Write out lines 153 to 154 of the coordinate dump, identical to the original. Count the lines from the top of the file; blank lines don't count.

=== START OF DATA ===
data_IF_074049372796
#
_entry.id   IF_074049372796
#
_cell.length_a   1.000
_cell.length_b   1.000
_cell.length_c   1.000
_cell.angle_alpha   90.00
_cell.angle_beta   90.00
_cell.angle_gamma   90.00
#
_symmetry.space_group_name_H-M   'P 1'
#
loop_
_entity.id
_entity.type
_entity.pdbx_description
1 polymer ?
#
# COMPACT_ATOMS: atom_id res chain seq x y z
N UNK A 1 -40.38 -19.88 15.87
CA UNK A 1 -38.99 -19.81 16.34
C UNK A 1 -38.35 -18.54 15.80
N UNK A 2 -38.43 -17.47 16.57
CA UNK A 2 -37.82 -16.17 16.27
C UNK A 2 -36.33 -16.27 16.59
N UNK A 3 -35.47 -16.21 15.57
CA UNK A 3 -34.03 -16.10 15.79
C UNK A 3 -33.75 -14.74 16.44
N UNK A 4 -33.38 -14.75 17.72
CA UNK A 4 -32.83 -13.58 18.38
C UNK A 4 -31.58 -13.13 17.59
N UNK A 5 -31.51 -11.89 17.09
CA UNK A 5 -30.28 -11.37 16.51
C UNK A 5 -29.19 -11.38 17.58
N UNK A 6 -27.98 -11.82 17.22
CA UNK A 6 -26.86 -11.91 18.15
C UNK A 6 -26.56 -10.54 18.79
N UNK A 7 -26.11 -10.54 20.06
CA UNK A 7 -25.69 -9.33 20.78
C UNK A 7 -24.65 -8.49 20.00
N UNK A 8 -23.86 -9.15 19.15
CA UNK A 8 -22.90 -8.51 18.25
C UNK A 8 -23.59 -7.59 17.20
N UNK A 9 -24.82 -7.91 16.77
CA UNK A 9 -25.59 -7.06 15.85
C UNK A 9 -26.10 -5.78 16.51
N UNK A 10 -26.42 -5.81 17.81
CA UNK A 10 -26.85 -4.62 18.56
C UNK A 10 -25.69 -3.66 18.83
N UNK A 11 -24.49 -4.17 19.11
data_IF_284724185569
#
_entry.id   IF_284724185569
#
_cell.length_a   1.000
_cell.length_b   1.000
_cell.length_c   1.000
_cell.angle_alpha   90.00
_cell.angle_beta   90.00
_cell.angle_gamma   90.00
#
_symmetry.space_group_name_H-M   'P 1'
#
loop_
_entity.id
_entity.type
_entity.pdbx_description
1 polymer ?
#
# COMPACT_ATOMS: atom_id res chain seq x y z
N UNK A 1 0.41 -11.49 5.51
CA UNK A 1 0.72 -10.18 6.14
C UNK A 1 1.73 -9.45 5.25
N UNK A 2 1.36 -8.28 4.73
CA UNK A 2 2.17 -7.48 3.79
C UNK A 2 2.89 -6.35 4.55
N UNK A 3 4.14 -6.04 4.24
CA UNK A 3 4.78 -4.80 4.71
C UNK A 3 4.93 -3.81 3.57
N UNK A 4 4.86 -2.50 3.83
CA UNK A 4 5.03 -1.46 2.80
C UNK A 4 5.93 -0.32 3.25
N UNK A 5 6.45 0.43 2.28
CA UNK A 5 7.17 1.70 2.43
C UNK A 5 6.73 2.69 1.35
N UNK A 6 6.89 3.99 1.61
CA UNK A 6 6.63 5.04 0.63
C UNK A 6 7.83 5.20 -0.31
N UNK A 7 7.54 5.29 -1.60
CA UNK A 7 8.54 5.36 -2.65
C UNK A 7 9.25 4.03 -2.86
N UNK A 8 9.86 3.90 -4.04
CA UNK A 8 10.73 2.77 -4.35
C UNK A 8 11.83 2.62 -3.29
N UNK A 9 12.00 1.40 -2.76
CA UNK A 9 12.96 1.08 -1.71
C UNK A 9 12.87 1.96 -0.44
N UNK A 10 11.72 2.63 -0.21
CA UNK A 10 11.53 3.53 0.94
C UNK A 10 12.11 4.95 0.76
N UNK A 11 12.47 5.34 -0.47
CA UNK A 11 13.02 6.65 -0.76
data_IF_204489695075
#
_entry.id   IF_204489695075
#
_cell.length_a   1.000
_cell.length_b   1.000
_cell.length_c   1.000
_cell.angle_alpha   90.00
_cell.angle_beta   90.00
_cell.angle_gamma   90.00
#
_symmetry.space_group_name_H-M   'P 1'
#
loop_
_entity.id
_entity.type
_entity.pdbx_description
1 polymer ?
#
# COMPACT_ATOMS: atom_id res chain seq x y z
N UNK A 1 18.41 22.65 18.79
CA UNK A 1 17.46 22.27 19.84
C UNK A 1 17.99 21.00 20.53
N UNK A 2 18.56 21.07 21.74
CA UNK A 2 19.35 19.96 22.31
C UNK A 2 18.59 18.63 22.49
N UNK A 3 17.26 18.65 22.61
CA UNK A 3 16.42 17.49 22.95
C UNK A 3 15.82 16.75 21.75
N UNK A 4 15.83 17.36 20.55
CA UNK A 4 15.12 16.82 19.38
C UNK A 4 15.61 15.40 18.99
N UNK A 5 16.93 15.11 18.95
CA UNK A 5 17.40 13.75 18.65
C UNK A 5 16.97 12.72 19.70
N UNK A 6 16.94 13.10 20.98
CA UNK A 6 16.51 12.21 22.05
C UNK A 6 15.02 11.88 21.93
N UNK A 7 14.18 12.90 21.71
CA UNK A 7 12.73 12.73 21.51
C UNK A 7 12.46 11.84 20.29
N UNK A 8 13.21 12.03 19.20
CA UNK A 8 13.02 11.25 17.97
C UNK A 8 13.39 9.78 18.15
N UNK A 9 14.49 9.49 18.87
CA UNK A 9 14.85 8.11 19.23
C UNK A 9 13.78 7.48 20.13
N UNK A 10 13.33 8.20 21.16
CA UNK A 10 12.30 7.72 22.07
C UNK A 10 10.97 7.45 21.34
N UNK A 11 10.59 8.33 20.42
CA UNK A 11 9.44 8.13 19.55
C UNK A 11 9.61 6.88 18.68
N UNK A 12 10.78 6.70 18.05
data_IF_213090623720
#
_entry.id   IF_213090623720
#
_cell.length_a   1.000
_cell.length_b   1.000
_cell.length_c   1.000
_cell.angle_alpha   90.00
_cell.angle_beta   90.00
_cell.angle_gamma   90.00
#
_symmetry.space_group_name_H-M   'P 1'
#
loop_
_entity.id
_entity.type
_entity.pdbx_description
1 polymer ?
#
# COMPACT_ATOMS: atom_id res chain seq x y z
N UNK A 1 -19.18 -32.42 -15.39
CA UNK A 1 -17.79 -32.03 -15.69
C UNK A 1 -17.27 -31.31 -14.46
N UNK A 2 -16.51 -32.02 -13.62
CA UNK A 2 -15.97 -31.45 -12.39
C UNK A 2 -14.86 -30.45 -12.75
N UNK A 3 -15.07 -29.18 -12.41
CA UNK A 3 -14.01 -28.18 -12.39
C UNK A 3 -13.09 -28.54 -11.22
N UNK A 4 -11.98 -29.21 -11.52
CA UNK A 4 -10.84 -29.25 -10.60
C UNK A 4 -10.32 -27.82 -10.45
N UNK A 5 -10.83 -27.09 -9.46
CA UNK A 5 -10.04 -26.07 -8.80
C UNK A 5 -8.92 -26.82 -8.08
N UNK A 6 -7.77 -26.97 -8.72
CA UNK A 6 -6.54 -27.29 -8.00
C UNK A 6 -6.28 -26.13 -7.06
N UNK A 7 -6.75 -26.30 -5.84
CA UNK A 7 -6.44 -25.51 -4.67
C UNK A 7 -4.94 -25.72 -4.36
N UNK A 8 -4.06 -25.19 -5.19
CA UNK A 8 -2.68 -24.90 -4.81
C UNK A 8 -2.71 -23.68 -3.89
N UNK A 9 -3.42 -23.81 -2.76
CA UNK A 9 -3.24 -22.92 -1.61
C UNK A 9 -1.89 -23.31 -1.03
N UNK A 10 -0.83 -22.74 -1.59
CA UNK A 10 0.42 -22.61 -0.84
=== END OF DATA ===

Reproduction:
C UNK A 10 10.97 7.45 21.34
N UNK A 11 10.59 8.33 20.42